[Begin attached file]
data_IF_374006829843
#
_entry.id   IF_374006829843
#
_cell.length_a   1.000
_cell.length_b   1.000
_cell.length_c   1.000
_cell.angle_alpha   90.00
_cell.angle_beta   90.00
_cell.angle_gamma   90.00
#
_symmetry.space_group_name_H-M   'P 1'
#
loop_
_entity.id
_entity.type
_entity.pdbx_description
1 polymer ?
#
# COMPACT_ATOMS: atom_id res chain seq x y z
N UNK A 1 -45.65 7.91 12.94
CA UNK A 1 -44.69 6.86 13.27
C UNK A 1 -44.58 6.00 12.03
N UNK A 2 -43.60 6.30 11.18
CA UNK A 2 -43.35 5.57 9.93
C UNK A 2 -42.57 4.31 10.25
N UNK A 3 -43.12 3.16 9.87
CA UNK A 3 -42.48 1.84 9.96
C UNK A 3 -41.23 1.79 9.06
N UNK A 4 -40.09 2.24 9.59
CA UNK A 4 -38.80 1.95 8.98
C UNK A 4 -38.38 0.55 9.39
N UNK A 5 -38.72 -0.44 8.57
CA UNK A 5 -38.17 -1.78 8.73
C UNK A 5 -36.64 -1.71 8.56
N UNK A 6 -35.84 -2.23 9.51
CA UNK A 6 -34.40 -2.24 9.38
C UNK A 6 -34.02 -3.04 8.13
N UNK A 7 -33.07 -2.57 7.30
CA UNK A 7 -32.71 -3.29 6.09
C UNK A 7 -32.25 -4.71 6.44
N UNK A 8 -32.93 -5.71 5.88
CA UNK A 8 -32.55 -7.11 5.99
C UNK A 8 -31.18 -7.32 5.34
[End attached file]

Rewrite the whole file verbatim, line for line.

data_IF_374006829843
#
_entry.id   IF_374006829843
#
_cell.length_a   1.000
_cell.length_b   1.000
_cell.length_c   1.000
_cell.angle_alpha   90.00
_cell.angle_beta   90.00
_cell.angle_gamma   90.00
#
_symmetry.space_group_name_H-M   'P 1'
#
loop_
_entity.id
_entity.type
_entity.pdbx_description
1 polymer ?
#
# COMPACT_ATOMS: atom_id res chain seq x y z
N UNK A 1 -45.65 7.91 12.94
CA UNK A 1 -44.69 6.86 13.27
C UNK A 1 -44.58 6.00 12.03
N UNK A 2 -43.60 6.30 11.18
CA UNK A 2 -43.35 5.57 9.93
C UNK A 2 -42.57 4.31 10.25
N UNK A 3 -43.12 3.16 9.87
CA UNK A 3 -42.48 1.84 9.96
C UNK A 3 -41.23 1.79 9.06
N UNK A 4 -40.09 2.24 9.59
CA UNK A 4 -38.80 1.95 8.98
C UNK A 4 -38.38 0.55 9.39
N UNK A 5 -38.72 -0.44 8.57
CA UNK A 5 -38.17 -1.78 8.73
C UNK A 5 -36.64 -1.71 8.56
N UNK A 6 -35.84 -2.23 9.51
CA UNK A 6 -34.40 -2.24 9.38
C UNK A 6 -34.02 -3.04 8.13
N UNK A 7 -33.07 -2.57 7.30
CA UNK A 7 -32.71 -3.29 6.09
C UNK A 7 -32.25 -4.71 6.44
N UNK A 8 -32.93 -5.71 5.88
CA UNK A 8 -32.55 -7.11 5.99
C UNK A 8 -31.18 -7.32 5.34